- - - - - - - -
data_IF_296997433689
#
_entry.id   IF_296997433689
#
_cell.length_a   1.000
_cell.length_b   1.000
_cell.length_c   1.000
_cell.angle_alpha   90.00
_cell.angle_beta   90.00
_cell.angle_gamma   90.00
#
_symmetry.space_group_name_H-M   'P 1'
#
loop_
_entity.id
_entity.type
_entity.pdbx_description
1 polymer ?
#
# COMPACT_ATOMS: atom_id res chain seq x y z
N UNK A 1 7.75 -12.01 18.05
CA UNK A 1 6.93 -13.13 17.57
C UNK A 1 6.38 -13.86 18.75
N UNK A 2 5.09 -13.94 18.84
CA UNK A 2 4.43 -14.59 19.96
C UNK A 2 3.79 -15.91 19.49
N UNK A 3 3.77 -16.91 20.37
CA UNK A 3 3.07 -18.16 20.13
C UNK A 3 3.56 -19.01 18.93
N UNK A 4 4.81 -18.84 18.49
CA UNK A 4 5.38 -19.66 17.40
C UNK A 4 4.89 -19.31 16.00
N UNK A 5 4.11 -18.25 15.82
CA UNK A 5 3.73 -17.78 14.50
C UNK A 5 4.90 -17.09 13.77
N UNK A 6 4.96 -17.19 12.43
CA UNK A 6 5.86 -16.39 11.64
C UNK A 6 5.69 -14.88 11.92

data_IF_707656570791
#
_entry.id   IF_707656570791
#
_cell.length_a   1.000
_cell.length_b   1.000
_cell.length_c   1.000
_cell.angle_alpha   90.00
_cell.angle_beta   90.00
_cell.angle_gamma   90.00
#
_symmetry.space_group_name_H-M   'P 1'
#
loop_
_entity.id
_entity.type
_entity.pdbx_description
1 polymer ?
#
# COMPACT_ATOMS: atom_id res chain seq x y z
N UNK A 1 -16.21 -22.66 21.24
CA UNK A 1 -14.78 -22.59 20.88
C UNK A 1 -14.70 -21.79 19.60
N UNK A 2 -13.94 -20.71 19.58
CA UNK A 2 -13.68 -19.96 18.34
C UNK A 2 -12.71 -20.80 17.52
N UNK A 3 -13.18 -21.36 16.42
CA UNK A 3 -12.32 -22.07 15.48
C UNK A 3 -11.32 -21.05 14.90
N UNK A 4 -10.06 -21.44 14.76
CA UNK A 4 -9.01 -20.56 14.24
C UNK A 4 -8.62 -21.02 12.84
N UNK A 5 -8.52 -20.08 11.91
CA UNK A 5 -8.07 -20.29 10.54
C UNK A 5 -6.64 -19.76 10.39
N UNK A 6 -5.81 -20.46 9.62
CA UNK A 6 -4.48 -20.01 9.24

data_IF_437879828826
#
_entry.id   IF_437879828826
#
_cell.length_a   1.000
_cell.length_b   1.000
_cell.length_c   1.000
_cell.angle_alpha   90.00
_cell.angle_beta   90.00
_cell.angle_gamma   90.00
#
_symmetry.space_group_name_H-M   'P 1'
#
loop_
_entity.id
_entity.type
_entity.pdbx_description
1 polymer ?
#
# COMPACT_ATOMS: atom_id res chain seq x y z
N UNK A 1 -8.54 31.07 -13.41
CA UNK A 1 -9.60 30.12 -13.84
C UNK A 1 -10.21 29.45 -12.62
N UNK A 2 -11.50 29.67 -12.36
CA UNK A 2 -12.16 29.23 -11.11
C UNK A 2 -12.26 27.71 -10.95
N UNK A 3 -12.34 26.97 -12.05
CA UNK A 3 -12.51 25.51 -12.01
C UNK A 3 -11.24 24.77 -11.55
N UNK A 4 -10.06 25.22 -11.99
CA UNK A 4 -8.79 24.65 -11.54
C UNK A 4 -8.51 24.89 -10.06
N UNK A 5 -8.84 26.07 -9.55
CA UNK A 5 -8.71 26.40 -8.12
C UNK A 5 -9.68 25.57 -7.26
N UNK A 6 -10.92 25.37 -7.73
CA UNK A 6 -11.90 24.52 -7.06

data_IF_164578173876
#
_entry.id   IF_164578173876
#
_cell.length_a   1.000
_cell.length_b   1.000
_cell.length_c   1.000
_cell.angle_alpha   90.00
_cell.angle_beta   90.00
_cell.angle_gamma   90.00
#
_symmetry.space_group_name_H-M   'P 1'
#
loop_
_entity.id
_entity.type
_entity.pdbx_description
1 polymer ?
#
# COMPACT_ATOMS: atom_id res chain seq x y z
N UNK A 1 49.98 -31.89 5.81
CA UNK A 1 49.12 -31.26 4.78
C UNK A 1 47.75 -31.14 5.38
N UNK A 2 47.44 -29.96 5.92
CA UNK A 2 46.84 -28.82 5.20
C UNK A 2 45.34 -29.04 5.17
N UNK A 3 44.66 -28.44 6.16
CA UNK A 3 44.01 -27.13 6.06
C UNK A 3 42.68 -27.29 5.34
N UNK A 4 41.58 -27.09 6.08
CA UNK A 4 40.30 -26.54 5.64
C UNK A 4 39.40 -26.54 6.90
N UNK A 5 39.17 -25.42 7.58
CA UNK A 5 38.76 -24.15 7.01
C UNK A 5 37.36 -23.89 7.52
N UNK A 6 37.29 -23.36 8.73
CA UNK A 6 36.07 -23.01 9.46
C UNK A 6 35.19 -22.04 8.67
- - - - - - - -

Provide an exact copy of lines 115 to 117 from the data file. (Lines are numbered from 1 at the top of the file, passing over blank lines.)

_entry.id   IF_164578173876
#
_cell.length_a   1.000